The problem is cost. Unless you are using the free SQL Server Express edition, the core licensing model price in 2019 for a local SQL Server database is about $8000. And that is on a low powered server. Need more processing power? Increase by $4000 until you meet the number of cores needed. It gets expensive fast.
There are ways to save money on the licensing. You can use the CAL licensing model, but this model restricts access to the databases to a set number of known users. Or, when working with a hosting provider, you could use the web edition at a reduced rate. While these options can help with license renewal costs, the most effective option is to eliminate licensing altogether. Switch to a free database management system like MariaDB.
Converting a database is not always an easy task. Every database is unique and some developers make extensive use of platform specific functionality. Applications use databases as back-end data storage and application downtime isn’t always an option. Luckily, databases are often used for simple data storage while applications use a generic interpreter for database communication. These traits can make a database conversion much easier. It also means the cost of converting a database from SQL Server to MariaDB is usually less than a single SQL Server license upgrade.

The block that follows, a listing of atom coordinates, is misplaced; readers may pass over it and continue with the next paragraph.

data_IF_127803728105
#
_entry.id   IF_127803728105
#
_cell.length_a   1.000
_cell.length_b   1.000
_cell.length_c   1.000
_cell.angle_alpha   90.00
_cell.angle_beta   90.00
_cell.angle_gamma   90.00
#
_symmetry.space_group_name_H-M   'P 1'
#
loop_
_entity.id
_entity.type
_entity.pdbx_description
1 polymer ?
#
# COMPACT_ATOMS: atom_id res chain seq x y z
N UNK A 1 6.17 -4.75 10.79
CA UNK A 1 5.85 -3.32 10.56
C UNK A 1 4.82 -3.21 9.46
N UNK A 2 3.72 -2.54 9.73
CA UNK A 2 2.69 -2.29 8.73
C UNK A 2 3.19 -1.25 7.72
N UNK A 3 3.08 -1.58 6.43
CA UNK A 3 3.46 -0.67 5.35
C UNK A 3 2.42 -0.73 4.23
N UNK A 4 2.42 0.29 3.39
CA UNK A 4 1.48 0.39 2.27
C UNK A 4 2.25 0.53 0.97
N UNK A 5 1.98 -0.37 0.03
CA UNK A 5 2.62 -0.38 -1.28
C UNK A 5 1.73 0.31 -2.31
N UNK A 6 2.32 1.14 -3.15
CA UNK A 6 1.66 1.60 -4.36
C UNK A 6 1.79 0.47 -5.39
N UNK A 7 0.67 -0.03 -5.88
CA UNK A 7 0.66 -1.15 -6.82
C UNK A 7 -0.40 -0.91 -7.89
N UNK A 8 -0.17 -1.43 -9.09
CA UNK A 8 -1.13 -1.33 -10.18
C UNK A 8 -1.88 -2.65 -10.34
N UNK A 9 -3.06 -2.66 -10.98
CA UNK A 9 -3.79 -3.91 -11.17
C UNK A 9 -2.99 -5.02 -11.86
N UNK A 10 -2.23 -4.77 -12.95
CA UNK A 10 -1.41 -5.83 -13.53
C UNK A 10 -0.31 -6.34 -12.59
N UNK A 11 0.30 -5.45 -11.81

We prefer to migrate to MariaDB because it has a lot of synergy with SQL Server. Platform specific functionality found in SQL Server often also exists in MariaDB, making our migrations go flawlessly. However, it is still a good idea to research the differences between MariaDB and Microsoft SQL Server. Discuss the pros and cons with your developers. Be honest about your team’s ability to adapt to a new database platform. Finally, if you need help speak with an expert.